SF Board of Education Approves New Student Assignment Policy for Elementary Students

SF Board of Education Approves New Student Assignment Policy for Elementary Students

Press Release

San Francisco (December 10, 2020) - The San Francisco Board of Education approved a new, zone-based student assignment policy for elementary schools that supports the Board’s goals of diverse school enrollment, and predictable school assignment within reasonable geographic distance to where families reside.

Under the new policy, families will choose from the elementary schools in the zone that they live in. Each zone will have choices of K-5 and K-8 schools, language pathways, and special education programs. The policy will consider the demographic characteristics of each child’s immediate neighborhood when assigning students to help ensure that every school reflects the diversity of the zone it's in. Younger siblings, students who reside in Federal public housing or in historically underserved areas of San Francisco, and SFUSD PreK students who wish to continue in TK or K at the same school would all receive a preference in the assignment process.

The Board approved the new policy in a 6-1 vote on December 8. Staff have proposed an 18-month timeline for implementing the new policy, meaning the new policy will not take effect until the 2022-23 school year at the earliest.

The policy includes guidelines for drawing zones and rules for assigning students to schools, though it does not include actual zone boundaries, the assignment algorithm, or diversity categories. Developing zones, an equity tiebreaker, and the diversity categories will be established as next steps.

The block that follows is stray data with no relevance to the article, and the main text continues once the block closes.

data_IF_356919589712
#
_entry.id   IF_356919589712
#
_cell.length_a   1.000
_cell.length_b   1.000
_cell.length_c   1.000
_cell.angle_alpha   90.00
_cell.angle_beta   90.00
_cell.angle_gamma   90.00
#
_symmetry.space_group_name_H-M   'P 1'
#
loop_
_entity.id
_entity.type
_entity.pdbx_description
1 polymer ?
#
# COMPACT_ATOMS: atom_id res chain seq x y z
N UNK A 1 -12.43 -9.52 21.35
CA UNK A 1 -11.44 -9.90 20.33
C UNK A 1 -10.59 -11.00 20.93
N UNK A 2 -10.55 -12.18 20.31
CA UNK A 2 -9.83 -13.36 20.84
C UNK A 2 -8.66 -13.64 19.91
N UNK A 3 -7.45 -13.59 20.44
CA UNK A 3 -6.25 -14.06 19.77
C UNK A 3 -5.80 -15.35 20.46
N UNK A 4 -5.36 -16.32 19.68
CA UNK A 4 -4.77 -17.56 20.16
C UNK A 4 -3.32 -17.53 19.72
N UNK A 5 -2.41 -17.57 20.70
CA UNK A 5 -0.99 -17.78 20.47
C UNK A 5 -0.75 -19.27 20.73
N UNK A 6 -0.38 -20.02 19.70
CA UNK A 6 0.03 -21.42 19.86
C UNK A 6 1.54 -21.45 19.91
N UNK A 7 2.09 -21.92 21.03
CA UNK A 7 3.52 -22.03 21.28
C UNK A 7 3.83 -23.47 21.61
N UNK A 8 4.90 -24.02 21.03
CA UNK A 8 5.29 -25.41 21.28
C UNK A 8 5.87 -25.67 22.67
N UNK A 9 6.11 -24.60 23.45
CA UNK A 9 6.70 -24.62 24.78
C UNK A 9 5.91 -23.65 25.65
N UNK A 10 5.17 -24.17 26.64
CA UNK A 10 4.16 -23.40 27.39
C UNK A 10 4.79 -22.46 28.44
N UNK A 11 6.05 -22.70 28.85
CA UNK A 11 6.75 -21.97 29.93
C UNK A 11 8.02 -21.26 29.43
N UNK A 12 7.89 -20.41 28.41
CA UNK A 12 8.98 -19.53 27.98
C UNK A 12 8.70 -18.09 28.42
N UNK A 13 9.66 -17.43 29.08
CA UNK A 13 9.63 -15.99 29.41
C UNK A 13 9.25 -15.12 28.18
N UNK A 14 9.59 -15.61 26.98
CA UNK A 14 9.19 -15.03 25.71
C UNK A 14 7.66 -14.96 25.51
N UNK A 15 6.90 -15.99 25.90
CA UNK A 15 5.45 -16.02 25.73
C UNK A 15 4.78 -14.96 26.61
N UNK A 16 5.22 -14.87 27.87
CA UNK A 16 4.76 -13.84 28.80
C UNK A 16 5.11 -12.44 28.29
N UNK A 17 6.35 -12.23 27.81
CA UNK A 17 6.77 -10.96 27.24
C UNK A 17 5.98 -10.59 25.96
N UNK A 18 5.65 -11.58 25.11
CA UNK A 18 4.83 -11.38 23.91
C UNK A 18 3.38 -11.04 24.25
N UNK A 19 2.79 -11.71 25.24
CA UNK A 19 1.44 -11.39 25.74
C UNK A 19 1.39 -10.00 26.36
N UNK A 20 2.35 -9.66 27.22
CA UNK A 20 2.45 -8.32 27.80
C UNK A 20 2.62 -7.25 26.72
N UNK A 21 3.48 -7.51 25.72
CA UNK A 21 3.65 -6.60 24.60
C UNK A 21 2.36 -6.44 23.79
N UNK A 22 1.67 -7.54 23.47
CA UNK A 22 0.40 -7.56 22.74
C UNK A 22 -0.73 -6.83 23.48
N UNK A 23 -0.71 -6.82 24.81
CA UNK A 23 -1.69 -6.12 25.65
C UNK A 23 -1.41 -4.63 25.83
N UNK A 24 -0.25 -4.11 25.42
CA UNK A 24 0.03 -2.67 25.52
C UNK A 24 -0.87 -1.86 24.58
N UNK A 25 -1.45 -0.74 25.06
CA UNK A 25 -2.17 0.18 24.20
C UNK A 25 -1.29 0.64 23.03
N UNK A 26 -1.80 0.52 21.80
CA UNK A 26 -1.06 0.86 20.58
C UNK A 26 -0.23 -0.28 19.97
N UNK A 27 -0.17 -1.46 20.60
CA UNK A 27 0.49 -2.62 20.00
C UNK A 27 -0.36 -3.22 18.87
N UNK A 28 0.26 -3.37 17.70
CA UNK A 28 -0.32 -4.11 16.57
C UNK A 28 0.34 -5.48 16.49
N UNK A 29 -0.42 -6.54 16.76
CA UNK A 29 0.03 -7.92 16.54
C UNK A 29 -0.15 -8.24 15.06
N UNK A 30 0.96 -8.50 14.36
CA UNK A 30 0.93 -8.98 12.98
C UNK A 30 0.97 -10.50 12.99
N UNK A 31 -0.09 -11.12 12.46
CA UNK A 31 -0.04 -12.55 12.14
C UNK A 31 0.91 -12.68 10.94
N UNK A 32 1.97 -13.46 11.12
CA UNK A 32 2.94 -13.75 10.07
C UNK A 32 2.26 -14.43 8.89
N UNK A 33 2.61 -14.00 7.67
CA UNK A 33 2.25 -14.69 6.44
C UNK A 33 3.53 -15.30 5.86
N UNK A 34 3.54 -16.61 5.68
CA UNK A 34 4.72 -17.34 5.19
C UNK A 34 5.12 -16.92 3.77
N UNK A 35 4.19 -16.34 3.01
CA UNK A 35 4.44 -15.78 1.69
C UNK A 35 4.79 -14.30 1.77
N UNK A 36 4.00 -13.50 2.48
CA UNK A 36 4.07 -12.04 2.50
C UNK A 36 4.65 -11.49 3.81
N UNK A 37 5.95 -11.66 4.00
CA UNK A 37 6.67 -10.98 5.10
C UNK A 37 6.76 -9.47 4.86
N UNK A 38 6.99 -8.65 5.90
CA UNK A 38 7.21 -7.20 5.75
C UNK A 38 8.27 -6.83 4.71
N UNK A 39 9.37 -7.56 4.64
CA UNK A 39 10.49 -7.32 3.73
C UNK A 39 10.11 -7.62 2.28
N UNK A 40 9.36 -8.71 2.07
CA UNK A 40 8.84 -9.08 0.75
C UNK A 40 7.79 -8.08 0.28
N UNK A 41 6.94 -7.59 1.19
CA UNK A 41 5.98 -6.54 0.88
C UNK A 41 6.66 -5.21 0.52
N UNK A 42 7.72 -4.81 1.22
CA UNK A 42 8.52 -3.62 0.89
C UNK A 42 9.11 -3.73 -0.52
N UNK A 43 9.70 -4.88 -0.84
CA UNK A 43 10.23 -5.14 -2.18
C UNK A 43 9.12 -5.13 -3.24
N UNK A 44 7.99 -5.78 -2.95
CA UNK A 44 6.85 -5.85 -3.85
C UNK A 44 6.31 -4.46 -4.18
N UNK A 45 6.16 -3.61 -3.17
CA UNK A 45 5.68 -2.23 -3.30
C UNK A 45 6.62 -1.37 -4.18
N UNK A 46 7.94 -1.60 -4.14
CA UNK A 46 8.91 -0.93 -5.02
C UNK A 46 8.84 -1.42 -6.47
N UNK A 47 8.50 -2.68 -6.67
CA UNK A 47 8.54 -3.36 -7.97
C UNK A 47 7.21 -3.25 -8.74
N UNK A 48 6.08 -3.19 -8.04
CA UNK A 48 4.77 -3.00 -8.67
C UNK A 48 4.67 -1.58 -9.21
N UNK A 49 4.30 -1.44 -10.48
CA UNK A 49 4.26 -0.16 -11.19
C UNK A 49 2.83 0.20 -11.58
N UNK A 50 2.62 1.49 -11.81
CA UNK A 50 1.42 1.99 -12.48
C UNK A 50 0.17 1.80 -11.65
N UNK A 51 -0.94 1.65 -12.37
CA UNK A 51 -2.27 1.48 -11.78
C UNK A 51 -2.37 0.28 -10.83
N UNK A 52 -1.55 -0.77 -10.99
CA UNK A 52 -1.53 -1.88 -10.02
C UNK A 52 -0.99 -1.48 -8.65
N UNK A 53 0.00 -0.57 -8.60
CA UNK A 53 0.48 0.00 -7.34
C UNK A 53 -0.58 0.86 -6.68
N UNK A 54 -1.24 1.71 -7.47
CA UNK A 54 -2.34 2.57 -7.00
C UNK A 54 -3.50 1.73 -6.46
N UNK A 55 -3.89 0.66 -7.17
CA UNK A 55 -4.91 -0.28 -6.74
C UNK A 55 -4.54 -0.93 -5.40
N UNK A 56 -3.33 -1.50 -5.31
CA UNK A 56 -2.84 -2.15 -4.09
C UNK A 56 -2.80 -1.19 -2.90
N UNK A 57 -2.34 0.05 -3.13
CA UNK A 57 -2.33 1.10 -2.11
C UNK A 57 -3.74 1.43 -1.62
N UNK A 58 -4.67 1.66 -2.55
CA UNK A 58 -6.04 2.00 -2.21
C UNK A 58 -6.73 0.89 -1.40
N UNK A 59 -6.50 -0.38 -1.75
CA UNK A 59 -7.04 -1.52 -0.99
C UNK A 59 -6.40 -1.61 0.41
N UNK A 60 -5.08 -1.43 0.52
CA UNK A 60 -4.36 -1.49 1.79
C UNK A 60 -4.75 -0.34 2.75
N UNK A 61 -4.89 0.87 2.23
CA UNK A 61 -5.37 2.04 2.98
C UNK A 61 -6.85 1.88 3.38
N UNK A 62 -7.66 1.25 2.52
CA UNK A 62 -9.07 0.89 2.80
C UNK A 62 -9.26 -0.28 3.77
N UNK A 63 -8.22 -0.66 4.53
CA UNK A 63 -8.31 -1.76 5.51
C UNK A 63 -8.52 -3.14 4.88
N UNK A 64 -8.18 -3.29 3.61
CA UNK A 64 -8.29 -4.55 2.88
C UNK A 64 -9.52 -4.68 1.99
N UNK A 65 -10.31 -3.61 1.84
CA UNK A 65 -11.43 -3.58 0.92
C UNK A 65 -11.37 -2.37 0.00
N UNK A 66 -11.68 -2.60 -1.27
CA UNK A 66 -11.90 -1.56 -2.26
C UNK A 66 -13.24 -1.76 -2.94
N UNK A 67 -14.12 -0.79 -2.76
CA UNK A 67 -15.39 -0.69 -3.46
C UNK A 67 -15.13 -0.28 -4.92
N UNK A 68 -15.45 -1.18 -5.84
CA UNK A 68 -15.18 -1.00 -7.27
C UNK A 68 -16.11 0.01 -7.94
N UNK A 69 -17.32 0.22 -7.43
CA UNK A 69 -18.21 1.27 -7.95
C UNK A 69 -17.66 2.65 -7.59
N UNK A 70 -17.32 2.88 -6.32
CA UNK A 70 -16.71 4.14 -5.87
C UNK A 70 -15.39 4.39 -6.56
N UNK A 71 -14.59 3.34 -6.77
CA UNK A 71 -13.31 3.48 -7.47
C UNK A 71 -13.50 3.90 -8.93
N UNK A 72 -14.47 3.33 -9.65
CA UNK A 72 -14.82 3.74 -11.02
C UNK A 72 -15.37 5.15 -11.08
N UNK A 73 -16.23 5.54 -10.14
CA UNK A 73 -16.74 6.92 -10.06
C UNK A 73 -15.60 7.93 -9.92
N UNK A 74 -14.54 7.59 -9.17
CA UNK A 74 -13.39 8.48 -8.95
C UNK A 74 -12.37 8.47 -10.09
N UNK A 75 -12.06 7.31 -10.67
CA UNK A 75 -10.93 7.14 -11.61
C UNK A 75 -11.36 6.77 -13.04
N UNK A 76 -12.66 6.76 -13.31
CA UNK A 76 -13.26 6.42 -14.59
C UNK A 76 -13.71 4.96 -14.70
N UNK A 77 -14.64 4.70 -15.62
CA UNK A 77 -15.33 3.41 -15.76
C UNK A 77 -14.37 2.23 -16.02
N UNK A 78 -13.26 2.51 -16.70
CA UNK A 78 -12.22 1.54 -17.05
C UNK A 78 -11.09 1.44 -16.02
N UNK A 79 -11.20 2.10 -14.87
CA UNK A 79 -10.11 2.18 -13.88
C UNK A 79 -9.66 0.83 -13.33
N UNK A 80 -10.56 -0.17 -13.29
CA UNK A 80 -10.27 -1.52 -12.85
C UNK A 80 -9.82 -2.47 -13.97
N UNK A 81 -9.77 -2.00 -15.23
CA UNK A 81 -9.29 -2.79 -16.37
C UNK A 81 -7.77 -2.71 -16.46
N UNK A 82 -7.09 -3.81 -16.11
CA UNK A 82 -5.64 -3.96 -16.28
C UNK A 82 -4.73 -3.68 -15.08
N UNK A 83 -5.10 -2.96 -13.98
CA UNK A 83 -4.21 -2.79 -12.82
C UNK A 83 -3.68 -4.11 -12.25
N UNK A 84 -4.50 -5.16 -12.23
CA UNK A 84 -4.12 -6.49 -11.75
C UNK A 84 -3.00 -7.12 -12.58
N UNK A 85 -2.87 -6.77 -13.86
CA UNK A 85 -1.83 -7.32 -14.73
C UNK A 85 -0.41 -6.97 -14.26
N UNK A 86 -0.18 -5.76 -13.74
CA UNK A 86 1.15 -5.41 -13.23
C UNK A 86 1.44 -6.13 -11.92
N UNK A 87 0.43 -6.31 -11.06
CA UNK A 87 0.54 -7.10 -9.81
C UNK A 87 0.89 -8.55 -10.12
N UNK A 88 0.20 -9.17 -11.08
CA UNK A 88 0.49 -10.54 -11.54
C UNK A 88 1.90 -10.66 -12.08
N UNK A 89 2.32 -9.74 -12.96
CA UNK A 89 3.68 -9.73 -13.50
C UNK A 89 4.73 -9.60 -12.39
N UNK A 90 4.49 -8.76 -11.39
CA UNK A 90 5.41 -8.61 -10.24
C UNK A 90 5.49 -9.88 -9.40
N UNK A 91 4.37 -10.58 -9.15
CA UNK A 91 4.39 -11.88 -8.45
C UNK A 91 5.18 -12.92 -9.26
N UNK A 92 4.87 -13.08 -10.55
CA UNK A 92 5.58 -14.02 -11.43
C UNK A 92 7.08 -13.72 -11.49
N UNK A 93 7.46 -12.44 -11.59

“Facilitating community engagement and building public confidence and support for the student assignment process are critical to successfully implementing our new student assignment policy,” Superintendent Dr. Vincent Matthews said. “We know that families are busier than ever given the pandemic, so we will not launch our next phase of community engagement until the fall of 2021. In the meantime, we will continue to plan for the engagement and systems and share more information with the community about the new system.”

In December 2018, the Board passed Resolution 189-25A1 “Developing a Community Based Student Assignment System for SFUSD” to address concerns that the current district-wide choice school assignment system has not reversed the trend of racial isolation, is complicated for families to navigate, and is not sufficiently predictable or transparent.

Since then, the Board engaged in a two-year policy development process which has included 11 convenings of the Ad Hoc Committee on Student Assignment, 12 community workshops to gather public input, 4 virtual community information sessions, dozens of additional conversations with San Francisco families and community groups, case studies from other districts, and policy simulations conducted by Stanford researchers.

“One of the things we've seen in our current elementary school assignment system is that choice has led to increasing levels of segregation. Parents regularly complain about the burden of comparing and evaluating schools, and the lack of certainty that comes with a choice process. I've also become increasingly concerned that our current policy sends the unintended message that the schools in some neighborhoods are not quality schools,” said Board of Education Commissioner Rachel Norton, co-author of Board resolution “Developing a Community Based Student Assignment System for SFUSD” and Chair of the Ad-Hoc Committee on Student Assignment.

“I believe the new policy will make the process of enrolling a child in elementary school simpler and more predictable, and better support diverse school enrollments. San Francisco's kids and families deserve high quality schools in every neighborhood, and the district's enrollment policy should support that vision, rather than conflict with it. I'm very proud of the rigorous process the Board followed to craft this policy - reviewing historical data, learning from other districts, simulating many possible outcomes, and gathering input from the community,” Norton said.

Read the full policy.

###